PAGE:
Bethabara Historic District

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For the Biblical location where John the Baptist baptized those who came to him, see Bethabara.
Bethabara Historic District
Bethabara Moravian Church, 2147 Bethabara Road (State Route 1681), Old Town (Forsyth County, North Carolina).jpg
Bethabara Moravian Church in 1934
Bethabara Historic District is located in North Carolina
Bethabara Historic District
Bethabara Historic District is located in the US
Bethabara Historic District
Location North of Winston-Salem on NC 67, near Winston-Salem, North Carolina
Coordinates 36°9′16″N 80°17′55″W / 36.15444°N 80.29861°W / 36.15444; -80.29861Coordinates: 36°9′16″N 80°17′55″W / 36.15444°N 80.29861°W / 36.15444; -80.29861
Area 41 acres (17 ha)
Built 1753
NRHP Reference # 78001948
Significant dates
Added to NRHP November 15, 1978[1]
Designated NHLD January 20, 1999[2]

Bethabara Historic District encompasses the surviving buildings and archaeological remains of a small Moravian community, that was first settled in 1753. Located in present-day Forsyth County, North Carolina, it is now a public park of the city of Winston-Salem. It was designated National Historic Landmark in 1999.

History[edit]

Bethabara (from the Hebrew, meaning "House of Passage" and pronounced beth-ab-bra, the name of the traditional site of the Baptism of Jesus Christ) was a village located in what is now Forsyth County, North Carolina. It was the site where eleven men from the Moravian Church first settled in 1753 in an abandoned cabin in the 100,000-acre (400 km2) tract of land the church had purchased from Lord Granville and dubbed Wachovia.

Its early settlers were noted for advanced agricultural practices, especially their medicine Garden, which produced over fifty kinds of herbs.

Although later parties of Moravians joined the first eleven, including women and children, Bethabara was never meant to be a permanent settlement. It was intended to house the Moravians until a more suitable location for their central village could be found. In 1771, that place was completed: Salem. Many of the settlers moved to Salem, and Bethabara became an outlying farm to supply the residents of Salem and other Moravian villages with food.

In 1788, a slave, Johann Samuel, was named superintendent of the farm; he was freed in 1801, though he continued to rent the land from the church. However, the village of Bethabara, as it existed, was no longer needed, and it fell into disuse. The original buildings collapsed, and their foundations were filled in to make more farm land. Only the church and a few other buildings continued in regular use.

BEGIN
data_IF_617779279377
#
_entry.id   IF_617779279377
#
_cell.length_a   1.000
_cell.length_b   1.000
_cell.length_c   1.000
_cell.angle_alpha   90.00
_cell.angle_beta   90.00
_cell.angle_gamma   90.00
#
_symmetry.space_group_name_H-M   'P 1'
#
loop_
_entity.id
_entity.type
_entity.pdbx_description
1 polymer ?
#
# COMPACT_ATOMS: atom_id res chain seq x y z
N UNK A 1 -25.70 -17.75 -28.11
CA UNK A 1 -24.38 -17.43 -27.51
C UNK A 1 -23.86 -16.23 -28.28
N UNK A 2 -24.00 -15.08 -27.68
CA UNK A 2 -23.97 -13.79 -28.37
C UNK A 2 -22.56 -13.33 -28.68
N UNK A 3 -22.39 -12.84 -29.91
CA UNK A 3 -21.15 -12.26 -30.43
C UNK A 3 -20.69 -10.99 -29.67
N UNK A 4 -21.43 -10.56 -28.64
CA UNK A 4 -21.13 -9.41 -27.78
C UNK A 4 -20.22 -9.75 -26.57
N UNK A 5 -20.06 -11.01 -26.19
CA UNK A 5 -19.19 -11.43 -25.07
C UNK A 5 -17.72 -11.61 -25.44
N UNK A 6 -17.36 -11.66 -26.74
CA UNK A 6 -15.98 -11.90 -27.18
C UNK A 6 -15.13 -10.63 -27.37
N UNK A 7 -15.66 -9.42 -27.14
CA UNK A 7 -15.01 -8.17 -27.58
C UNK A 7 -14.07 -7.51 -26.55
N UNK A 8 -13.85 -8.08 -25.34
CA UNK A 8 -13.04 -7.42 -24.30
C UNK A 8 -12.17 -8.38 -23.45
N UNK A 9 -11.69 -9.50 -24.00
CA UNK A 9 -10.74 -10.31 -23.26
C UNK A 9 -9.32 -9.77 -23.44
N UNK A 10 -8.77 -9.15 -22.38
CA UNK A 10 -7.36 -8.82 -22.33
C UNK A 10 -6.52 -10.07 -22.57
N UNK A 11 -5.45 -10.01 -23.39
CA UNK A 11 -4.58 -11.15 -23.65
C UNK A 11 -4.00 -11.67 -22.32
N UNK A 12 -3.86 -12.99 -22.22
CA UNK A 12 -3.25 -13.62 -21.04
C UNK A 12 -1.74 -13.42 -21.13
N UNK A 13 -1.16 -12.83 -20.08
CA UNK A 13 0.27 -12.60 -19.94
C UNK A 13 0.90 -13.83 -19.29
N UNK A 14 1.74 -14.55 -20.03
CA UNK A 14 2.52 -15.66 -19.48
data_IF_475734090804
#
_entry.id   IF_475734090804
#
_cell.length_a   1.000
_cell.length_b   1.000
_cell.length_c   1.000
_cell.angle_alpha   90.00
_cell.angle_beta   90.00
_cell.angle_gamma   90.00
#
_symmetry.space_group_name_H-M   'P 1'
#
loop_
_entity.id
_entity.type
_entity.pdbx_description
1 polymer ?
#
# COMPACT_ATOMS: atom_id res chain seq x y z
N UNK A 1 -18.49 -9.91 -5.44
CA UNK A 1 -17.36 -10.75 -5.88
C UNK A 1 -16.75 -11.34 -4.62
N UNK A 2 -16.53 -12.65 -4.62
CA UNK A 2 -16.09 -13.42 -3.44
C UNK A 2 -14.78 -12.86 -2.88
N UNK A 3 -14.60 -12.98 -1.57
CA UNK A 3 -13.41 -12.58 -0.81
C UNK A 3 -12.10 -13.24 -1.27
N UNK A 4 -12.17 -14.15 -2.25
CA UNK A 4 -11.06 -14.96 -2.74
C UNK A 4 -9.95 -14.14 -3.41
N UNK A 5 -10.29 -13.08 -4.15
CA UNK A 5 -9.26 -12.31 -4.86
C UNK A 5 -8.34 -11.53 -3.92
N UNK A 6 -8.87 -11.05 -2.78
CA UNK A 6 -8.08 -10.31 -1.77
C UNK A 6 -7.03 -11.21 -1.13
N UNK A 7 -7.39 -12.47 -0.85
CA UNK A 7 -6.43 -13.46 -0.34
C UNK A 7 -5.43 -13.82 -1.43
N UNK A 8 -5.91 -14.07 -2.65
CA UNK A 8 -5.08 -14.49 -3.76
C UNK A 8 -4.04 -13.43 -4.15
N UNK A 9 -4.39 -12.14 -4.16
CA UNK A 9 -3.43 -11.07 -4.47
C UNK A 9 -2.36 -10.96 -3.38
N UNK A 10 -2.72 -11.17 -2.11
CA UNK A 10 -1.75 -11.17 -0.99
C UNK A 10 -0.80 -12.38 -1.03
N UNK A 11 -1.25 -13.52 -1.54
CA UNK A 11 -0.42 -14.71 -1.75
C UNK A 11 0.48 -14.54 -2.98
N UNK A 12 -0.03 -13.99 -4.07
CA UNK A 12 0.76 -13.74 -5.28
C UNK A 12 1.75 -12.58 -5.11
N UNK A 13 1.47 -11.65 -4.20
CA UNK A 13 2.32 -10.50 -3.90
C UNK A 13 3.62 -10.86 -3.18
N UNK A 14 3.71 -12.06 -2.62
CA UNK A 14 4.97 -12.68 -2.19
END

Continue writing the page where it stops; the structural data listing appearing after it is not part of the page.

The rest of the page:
Historic Bethabara Park[edit]

Excavated cellar of the 1762 Smith's House.
Log house, c. 1815-16 in Historic Bethabara.

Today, what remains of the village, including the excavated foundations of the original buildings, the restored Gemeinhaus (the Bethabara Moravian Church), and the reconstructed palisade and colonial gardens, is part of Historic Bethabara Park. The 183-acre (0.74 km2) park and wildlife preserve is located in Winston-Salem and is operated by the City of Winston-Salem Recreation & Parks Department as an open-air museum. The site also features 20 miles (32 km) of nature trails.

There are frequent festivals and reenactments on the weekends, such as the Independence Weekend Celebration held the weekend prior to or during Independence Day.

Bethabara Moravian Church also known as the Gemeinhaus

The Bethabara site was declared a National Historic Landmark in 1999. The Gemeinhaus was separately listed on the National Register of Historic Places in 1971.[2][3]

See also[edit]

References[edit]

  1. ^ National Park Service (2007-01-23). "National Register Information System". National Register of Historic Places. National Park Service. 
  2. ^ a b "Bethabara". National Historic Landmark summary listing. National Park Service. Retrieved 2008-02-25. 
  3. ^ Mark R. Barnes; John Clauser; William J. Murtagh; Rod Myer & Michael O. Hartley (June 3, 1998). "National Register of Historic Places Inventory-Nomination: Bethabara / Bethabara Historic District" (pdf). National Park Service.  and Accompanying 24 photos, from 1995 (32 KB)

External links[edit]